My mom convinced me that I should take advantage of the career centre at school, so I made an appointment for mid September. I showed up to my appointment knowing the programs I was going to apply to and just had a few questions… or so I thought.

After looking the programs I was interested in over with my counsellor, I realized I needed to take another look at available programs for a few reasons:
1) I missed the date for the psychology GREs and the next date to write is in April, long after applications are due.
2) I was looking at very theory based programs, when clinical is more appropriate for where I want to go with my career.
3) The careers I am interested will require a Phd, something I had not planned on getting (some schools prefer you complete both your masters and Phd at their school for they link together).

This is when the tears started. To this day I’m not entirely sure why I was crying. Maybe it was the fact that the programs I had decided I was interested weren’t the best fit for me. Maybe it was the fact that I realized I might have to take a year off. Maybe it was that I realized all this is coming up so fast and I’m not ready. Or maybe it was all these things combined. I think I was just overwhelmed with information and decisions, unsure of what to do.

Its been almost two months since I went to speak with career counselling, and I’m still not entirely sure which programs I’m going to apply to, but I do feel more confident in my choices now than I did sitting in that office.

I wanted to share this story because I think there are a lot of students in the same place as me, unsure about what comes after graduation. It’s a difficult decision to make – whether to continue your education after completing your undergrad or not. It’s important to consider what you want in the long run, and where you would like to end up. Taking advantage of the services on campus such as the career centre is extremely helpful, and I highly recommend looking into these services for anyone who is struggling with what they should do next.

Scared to let people down

I have always had a fear of letting people down. For the majority of things I have done in my life, I didn’t do them because I wanted to, it was more because I knew it is what other people wanted me to do. Whether it was because of friends, boyfriends, and even my family, I never really did anything with out first getting everyone’s approval.  I have struggled my whole life questioning if what I would do or the choices I wanted to make would let anyone down. I have always felt the need to make everyone happy even if it meant that I was not going to be. I feel this really held me back in life and stopped me from following my dreams and doing what I wanted to do with my life. If people would ask me for favors or to help them I would always say yes, no matter what – whether it was to help them with homework or go somewhere for them or do something for them the answer was yes,  even if I knew I didn’t have time to help them or I could not afford to. I was always scared to hurt their feelings or to disappoint them. Knowing that I would disappoint people really affected me, and therefore I always tried to do whatever I could for them even if it was going to negatively effect me in some way need. This issue I had for not being able to say no, and not wanting to let people down caused me to fight a lot with my self and the future I wanted.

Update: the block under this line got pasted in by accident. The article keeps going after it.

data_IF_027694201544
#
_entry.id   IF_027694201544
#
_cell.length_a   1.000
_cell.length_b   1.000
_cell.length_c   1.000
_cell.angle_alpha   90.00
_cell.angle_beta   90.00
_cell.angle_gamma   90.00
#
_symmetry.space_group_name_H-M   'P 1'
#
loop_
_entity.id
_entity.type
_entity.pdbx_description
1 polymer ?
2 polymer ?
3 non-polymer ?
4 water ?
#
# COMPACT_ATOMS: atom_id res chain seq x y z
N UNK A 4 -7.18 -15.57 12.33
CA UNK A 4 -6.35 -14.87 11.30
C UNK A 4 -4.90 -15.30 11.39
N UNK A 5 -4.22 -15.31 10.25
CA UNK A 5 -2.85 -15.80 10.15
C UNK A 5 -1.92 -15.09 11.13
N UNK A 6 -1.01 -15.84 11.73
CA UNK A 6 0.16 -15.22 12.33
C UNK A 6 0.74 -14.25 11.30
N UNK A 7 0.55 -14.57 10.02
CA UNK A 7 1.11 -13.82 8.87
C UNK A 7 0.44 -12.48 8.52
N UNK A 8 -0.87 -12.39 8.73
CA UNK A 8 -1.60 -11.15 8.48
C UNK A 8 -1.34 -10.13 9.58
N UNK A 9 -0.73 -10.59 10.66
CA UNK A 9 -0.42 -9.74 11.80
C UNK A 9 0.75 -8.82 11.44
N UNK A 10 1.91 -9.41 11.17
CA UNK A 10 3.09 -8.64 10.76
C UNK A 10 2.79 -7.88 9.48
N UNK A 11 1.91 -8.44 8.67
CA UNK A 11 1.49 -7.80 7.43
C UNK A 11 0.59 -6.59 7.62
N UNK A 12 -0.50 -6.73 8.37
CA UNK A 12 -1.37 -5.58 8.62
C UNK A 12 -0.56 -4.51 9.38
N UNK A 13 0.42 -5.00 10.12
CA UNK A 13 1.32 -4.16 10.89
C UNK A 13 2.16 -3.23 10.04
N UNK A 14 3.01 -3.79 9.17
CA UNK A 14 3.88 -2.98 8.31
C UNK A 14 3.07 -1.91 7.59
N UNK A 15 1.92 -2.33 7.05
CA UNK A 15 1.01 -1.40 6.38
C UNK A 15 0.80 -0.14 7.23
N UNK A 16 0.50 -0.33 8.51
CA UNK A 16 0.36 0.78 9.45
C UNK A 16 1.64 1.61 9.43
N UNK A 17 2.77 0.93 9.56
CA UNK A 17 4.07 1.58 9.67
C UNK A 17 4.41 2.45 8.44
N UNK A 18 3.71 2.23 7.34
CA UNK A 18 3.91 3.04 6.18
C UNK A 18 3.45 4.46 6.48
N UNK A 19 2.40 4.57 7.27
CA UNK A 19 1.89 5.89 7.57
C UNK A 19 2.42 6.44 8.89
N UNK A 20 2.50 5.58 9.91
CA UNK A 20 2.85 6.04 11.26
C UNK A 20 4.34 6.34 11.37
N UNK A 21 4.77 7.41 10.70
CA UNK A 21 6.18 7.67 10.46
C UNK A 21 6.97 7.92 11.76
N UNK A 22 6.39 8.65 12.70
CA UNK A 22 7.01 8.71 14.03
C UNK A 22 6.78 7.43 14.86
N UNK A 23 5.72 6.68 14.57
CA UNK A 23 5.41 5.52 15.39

Both my dad and mom have been in the business field their whole life and both my sisters followed in their footsteps. I always felt I was the odd one out in my family being the only person who did not want to get into business.  I always knew I wanted nothing to do with business. I knew it was not for me, yet I always fought with myself wondering if I would disappoint my family, especially my dad. My father is a man that no matter how well you do, he wonders why you did not do better. Growing up, it was tough always trying to live up to his expectations (now a days I know better, all he wanted was for us to be the best person we could be). Whenever I spoke about any science programs I wanted to get in to, or any university, it was as if I never had his full attention. Yet the day my sister got into the same program at the same university as my dad had, he was so ecstatic and proud. I had never really seen him react like that. I guess I was jealous and a little hurt because at that moment I felt like no matter what I did in my life, whether I were to become a doctor, a lawyer, a hair dresser, or even the prime minister I though that I could never really truly make him as proud as he was in that moment with my sister.